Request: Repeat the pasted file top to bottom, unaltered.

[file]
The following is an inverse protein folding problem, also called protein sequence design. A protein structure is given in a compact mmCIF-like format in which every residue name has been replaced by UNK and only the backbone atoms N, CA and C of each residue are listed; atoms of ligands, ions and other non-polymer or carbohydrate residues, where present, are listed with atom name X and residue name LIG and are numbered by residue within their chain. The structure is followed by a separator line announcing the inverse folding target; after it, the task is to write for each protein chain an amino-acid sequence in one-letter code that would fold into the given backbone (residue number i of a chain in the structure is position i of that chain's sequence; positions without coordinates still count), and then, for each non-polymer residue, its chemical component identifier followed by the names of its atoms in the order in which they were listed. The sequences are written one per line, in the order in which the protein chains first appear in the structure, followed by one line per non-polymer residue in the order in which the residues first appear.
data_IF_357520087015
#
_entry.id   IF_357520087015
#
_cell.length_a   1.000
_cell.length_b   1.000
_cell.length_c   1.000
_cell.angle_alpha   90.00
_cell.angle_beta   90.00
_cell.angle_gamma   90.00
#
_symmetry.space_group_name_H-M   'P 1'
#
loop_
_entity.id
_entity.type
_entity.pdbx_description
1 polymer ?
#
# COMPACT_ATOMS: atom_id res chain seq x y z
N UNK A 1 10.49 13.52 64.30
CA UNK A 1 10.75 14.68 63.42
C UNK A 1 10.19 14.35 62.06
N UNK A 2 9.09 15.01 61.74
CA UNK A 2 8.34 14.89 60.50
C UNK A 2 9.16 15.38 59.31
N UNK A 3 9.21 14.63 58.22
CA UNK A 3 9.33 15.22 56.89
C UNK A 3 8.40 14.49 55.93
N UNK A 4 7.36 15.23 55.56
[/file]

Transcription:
The following is an inverse protein folding problem, also called protein sequence design. A protein structure is given in a compact mmCIF-like format in which every residue name has been replaced by UNK and only the backbone atoms N, CA and C of each residue are listed; atoms of ligands, ions and other non-polymer or carbohydrate residues, where present, are listed with atom name X and residue name LIG and are numbered by residue within their chain. The structure is followed by a separator line announcing the inverse folding target; after it, the task is to write for each protein chain an amino-acid sequence in one-letter code that would fold into the given backbone (residue number i of a chain in the structure is position i of that chain's sequence; positions without coordinates still count), and then, for each non-polymer residue, its chemical component identifier followed by the names of its atoms in the order in which they were listed. The sequences are written one per line, in the order in which the protein chains first appear in the structure, followed by one line per non-polymer residue in the order in which the residues first appear.
data_IF_357520087015
#
_entry.id   IF_357520087015
#
_cell.length_a   1.000
_cell.length_b   1.000
_cell.length_c   1.000
_cell.angle_alpha   90.00
_cell.angle_beta   90.00
_cell.angle_gamma   90.00
#
_symmetry.space_group_name_H-M   'P 1'
#
loop_
_entity.id
_entity.type
_entity.pdbx_description
1 polymer ?
#
# COMPACT_ATOMS: atom_id res chain seq x y z
N UNK A 1 10.49 13.52 64.30
CA UNK A 1 10.75 14.68 63.42
C UNK A 1 10.19 14.35 62.06
N UNK A 2 9.09 15.01 61.74
CA UNK A 2 8.34 14.89 60.50
C UNK A 2 9.16 15.38 59.31
N UNK A 3 9.21 14.63 58.22
CA UNK A 3 9.33 15.22 56.89
C UNK A 3 8.40 14.49 55.93
N UNK A 4 7.36 15.23 55.56